Physicists at the National Institute of Standards and Technology (NIST) and Stanford and Northwestern Universities have built micrometer-sized solid-state lasers in which a single quantum dot can play a dominant role in the device’s performance. Correctly tuned, these microlasers switch on at energies in the sub-microwatt range. These highly efficient optical devices could one day produce the ultimate low-power laser for telecommunications, optical computing and optical standards.
How small can a laser get? The typical laser has a vast number of emitters—electronic transitions in an extended crystal, for example—confined within an optical cavity. Light trapped and reflecting back and forth in the cavity triggers the cascade of coherent, laser light. But about a decade ago, researchers made the first quantum dot laser. Quantum dots are nanoscale regions in a crystal structure that can trap electrons and “holes,” the charge carriers that transport current in a semiconductor. When a trapped electron-hole pair recombines, light of a specific frequency is emitted. Quantum-dot lasers have attracted attention as possible embedded communications devices not only for their small size, but because they switch on with far less power then even the solid-state lasers used in DVD players.
In recent experiments*, the NIST-Stanford-Northwestern team made “microdisk” lasers by layering indium arsenide on top of gallium arsenide. The mismatch between the different-sized atomic lattices forms indium arsenide islands, about 25 nanometers across, that act as quantum dots. The physicists then etched out disks, 1.8 micrometers across and containing about 130 quantum dots, sitting atop gallium arsenide pillars.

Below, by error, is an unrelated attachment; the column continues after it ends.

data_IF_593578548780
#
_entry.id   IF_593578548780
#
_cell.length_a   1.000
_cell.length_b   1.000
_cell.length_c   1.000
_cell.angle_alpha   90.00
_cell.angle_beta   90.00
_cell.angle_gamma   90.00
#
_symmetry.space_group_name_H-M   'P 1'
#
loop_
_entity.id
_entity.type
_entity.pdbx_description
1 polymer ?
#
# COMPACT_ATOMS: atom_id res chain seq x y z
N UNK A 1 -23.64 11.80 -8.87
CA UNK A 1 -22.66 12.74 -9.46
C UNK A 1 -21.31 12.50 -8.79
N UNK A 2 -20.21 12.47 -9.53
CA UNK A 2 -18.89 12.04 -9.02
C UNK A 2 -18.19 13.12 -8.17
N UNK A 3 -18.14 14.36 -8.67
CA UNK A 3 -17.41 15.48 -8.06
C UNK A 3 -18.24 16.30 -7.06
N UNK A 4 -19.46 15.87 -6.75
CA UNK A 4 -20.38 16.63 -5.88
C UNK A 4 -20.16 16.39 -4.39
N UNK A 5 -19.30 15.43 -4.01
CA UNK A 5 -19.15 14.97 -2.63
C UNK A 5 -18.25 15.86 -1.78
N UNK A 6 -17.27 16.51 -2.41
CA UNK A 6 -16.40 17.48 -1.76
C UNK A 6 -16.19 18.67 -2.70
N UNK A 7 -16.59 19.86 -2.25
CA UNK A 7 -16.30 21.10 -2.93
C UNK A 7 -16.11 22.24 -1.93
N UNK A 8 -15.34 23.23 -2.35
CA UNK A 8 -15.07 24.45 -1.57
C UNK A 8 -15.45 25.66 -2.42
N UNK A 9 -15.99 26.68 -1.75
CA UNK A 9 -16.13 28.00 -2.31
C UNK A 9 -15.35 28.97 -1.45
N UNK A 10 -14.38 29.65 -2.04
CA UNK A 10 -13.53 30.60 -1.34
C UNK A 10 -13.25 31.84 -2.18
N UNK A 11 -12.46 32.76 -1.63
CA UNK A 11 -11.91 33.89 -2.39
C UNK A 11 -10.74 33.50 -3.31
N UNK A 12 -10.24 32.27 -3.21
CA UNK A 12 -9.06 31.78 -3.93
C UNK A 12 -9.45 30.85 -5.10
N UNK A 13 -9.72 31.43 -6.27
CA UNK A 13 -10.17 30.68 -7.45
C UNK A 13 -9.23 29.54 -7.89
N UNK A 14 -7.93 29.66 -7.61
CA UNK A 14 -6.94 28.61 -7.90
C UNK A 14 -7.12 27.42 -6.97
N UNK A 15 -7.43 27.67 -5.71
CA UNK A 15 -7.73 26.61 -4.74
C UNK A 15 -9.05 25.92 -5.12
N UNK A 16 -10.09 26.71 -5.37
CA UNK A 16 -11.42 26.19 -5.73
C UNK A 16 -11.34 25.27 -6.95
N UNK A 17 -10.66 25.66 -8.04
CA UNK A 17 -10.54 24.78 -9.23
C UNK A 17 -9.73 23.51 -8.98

The disks are sized to create a “whispering gallery” effect in which infrared light at about 900 nanometers circulates around the disk’s rim. That resonant region contains about 60 quantum dots, and can act as a laser. It can be stimulated by using light at a non-resonant frequency to trigger emission of light. But the quantum dots are not all identical. Variations from one dot to another mean that their emission frequencies are slightly different, and also change slightly with temperature as they expand or contract. At any one time, the researchers report, at most one quantum dot—and quite possibly none—has its characteristic frequency matching that of the optical resonance.
Nevertheless, as they varied a disk’s temperature from less than 10K to 50K, the researchers always observed laser emission, although they needed to supply different amounts of energy to turn it on. At all temperatures, they say, some quantum dots have frequencies close enough to the disk’s resonance that laser action will happen. But at certain temperatures, the frequency of a single dot coincided exactly with the disk’s resonance, and laser emission then needed only the smallest stimulation. It’s not quite a single-dot laser, but it’s a case where one quantum dot effectively runs the show.
NIST; April 12, 2007